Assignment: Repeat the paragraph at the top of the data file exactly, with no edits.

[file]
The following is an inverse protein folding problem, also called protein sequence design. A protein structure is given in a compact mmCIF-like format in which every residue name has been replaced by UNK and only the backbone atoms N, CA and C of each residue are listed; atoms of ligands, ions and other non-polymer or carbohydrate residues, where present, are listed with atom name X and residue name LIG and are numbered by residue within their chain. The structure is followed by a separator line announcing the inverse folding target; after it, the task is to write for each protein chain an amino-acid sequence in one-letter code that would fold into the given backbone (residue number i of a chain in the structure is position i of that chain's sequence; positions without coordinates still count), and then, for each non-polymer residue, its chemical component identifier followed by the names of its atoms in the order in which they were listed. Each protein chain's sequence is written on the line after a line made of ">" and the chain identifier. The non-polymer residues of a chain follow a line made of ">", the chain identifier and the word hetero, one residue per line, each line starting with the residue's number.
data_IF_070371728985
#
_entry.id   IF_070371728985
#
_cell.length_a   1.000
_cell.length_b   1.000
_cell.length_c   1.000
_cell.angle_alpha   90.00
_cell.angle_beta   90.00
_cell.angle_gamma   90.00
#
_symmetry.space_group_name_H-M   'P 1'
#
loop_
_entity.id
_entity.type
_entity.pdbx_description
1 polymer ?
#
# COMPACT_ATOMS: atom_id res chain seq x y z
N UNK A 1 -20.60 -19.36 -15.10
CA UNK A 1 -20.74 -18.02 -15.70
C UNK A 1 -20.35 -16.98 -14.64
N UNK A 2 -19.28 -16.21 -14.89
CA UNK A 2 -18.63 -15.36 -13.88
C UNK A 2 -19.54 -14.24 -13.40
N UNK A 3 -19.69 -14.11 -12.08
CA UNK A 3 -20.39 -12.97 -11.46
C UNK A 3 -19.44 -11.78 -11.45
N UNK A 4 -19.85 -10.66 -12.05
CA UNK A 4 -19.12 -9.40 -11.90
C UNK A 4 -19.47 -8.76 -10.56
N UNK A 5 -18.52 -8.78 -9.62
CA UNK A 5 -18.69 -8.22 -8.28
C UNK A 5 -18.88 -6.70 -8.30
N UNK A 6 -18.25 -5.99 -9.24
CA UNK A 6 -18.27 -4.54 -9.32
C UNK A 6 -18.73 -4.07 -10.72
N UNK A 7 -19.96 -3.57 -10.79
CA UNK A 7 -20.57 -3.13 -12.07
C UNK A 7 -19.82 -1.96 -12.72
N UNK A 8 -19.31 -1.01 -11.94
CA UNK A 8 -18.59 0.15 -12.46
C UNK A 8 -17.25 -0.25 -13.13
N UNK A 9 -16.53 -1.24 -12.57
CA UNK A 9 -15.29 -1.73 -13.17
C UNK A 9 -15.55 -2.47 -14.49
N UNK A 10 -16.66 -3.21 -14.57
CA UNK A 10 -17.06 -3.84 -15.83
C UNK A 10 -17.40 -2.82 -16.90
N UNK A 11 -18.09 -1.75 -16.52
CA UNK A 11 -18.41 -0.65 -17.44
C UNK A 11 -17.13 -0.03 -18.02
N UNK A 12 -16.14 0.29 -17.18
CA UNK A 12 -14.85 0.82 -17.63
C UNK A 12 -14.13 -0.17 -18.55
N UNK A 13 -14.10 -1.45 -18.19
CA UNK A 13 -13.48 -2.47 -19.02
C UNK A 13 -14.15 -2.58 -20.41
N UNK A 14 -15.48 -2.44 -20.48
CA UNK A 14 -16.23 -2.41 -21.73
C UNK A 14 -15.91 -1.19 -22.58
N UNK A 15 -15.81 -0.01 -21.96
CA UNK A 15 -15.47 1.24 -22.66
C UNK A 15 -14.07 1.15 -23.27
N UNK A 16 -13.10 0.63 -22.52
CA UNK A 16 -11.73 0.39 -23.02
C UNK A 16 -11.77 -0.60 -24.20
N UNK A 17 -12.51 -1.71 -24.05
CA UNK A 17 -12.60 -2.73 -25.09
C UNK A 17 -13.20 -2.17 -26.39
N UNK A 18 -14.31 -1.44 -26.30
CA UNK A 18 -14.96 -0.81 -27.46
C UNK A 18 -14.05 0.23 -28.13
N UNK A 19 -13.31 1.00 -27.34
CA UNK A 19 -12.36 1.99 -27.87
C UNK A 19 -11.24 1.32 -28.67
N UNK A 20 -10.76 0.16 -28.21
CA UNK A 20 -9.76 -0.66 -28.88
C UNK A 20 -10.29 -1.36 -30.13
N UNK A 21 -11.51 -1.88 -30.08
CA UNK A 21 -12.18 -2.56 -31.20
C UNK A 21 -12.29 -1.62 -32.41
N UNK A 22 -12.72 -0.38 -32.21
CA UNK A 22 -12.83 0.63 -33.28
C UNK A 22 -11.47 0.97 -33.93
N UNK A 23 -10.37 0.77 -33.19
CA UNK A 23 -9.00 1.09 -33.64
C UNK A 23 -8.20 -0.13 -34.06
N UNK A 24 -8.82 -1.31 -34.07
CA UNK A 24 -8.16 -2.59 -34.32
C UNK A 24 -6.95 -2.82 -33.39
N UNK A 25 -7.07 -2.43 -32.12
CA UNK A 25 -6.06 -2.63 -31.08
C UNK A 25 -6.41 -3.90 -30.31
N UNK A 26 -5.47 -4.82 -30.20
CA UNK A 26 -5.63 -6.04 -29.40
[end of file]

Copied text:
The following is an inverse protein folding problem, also called protein sequence design. A protein structure is given in a compact mmCIF-like format in which every residue name has been replaced by UNK and only the backbone atoms N, CA and C of each residue are listed; atoms of ligands, ions and other non-polymer or carbohydrate residues, where present, are listed with atom name X and residue name LIG and are numbered by residue within their chain. The structure is followed by a separator line announcing the inverse folding target; after it, the task is to write for each protein chain an amino-acid sequence in one-letter code that would fold into the given backbone (residue number i of a chain in the structure is position i of that chain's sequence; positions without coordinates still count), and then, for each non-polymer residue, its chemical component identifier followed by the names of its atoms in the order in which they were listed. Each protein chain's sequence is written on the line after a line made of ">" and the chain identifier. The non-polymer residues of a chain follow a line made of ">", the chain identifier and the word hetero, one residue per line, each line starting with the residue's number.